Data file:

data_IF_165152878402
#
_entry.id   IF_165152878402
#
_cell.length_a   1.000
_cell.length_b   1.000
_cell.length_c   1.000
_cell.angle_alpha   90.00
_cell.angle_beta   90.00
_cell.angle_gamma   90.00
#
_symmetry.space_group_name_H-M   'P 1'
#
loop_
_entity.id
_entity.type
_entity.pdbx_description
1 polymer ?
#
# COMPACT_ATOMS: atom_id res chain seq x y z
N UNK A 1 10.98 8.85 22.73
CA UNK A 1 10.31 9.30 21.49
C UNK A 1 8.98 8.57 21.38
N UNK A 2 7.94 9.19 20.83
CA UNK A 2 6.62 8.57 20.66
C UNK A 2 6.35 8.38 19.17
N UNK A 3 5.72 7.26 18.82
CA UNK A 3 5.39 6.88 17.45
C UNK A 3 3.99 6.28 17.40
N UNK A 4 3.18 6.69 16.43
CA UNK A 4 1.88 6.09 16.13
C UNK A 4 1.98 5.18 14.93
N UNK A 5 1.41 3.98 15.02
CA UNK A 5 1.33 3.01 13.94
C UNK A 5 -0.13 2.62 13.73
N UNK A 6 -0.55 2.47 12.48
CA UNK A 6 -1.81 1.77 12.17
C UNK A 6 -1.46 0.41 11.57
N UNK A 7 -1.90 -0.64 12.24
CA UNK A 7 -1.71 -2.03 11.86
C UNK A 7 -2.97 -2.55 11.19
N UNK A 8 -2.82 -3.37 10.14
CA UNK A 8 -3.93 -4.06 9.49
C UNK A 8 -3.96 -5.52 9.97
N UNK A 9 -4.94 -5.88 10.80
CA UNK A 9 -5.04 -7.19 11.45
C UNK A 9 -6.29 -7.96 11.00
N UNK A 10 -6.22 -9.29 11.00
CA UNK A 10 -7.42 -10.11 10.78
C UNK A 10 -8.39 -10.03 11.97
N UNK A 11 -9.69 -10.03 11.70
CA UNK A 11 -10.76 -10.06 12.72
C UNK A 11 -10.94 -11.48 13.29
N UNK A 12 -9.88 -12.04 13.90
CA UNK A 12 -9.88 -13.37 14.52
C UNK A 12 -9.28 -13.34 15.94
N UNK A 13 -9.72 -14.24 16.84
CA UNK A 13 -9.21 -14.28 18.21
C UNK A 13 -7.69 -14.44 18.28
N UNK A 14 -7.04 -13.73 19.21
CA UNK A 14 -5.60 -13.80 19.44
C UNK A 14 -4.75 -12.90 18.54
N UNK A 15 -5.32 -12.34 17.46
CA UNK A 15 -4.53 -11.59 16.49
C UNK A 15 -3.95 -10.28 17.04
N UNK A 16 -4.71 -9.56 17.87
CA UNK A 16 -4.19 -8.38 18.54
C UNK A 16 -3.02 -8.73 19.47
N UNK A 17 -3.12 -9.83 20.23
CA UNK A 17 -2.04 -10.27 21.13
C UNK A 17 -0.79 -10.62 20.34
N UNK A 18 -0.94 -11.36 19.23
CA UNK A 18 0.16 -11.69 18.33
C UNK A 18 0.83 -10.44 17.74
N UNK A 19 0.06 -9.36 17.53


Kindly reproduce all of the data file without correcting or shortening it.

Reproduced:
data_IF_165152878402
#
_entry.id   IF_165152878402
#
_cell.length_a   1.000
_cell.length_b   1.000
_cell.length_c   1.000
_cell.angle_alpha   90.00
_cell.angle_beta   90.00
_cell.angle_gamma   90.00
#
_symmetry.space_group_name_H-M   'P 1'
#
loop_
_entity.id
_entity.type
_entity.pdbx_description
1 polymer ?
#
# COMPACT_ATOMS: atom_id res chain seq x y z
N UNK A 1 10.98 8.85 22.73
CA UNK A 1 10.31 9.30 21.49
C UNK A 1 8.98 8.57 21.38
N UNK A 2 7.94 9.19 20.83
CA UNK A 2 6.62 8.57 20.66
C UNK A 2 6.35 8.38 19.17
N UNK A 3 5.72 7.26 18.82
CA UNK A 3 5.39 6.88 17.45
C UNK A 3 3.99 6.28 17.40
N UNK A 4 3.18 6.69 16.43
CA UNK A 4 1.88 6.09 16.13
C UNK A 4 1.98 5.18 14.93
N UNK A 5 1.41 3.98 15.02
CA UNK A 5 1.33 3.01 13.94
C UNK A 5 -0.13 2.62 13.73
N UNK A 6 -0.55 2.47 12.48
CA UNK A 6 -1.81 1.77 12.17
C UNK A 6 -1.46 0.41 11.57
N UNK A 7 -1.90 -0.64 12.24
CA UNK A 7 -1.71 -2.03 11.86
C UNK A 7 -2.97 -2.55 11.19
N UNK A 8 -2.82 -3.37 10.14
CA UNK A 8 -3.93 -4.06 9.49
C UNK A 8 -3.96 -5.52 9.97
N UNK A 9 -4.94 -5.88 10.80
CA UNK A 9 -5.04 -7.19 11.45
C UNK A 9 -6.29 -7.96 11.00
N UNK A 10 -6.22 -9.29 11.00
CA UNK A 10 -7.42 -10.11 10.78
C UNK A 10 -8.39 -10.03 11.97
N UNK A 11 -9.69 -10.03 11.70
CA UNK A 11 -10.76 -10.06 12.72
C UNK A 11 -10.94 -11.48 13.29
N UNK A 12 -9.88 -12.04 13.90
CA UNK A 12 -9.88 -13.37 14.52
C UNK A 12 -9.28 -13.34 15.94
N UNK A 13 -9.72 -14.24 16.84
CA UNK A 13 -9.21 -14.28 18.21
C UNK A 13 -7.69 -14.44 18.28
N UNK A 14 -7.04 -13.73 19.21
CA UNK A 14 -5.60 -13.80 19.44
C UNK A 14 -4.75 -12.90 18.54
N UNK A 15 -5.32 -12.34 17.46
CA UNK A 15 -4.53 -11.59 16.49
C UNK A 15 -3.95 -10.28 17.04
N UNK A 16 -4.71 -9.56 17.87
CA UNK A 16 -4.19 -8.38 18.54
C UNK A 16 -3.02 -8.73 19.47
N UNK A 17 -3.12 -9.83 20.23
CA UNK A 17 -2.04 -10.27 21.13
C UNK A 17 -0.79 -10.62 20.34
N UNK A 18 -0.94 -11.36 19.23
CA UNK A 18 0.16 -11.69 18.33
C UNK A 18 0.83 -10.44 17.74
N UNK A 19 0.06 -9.36 17.53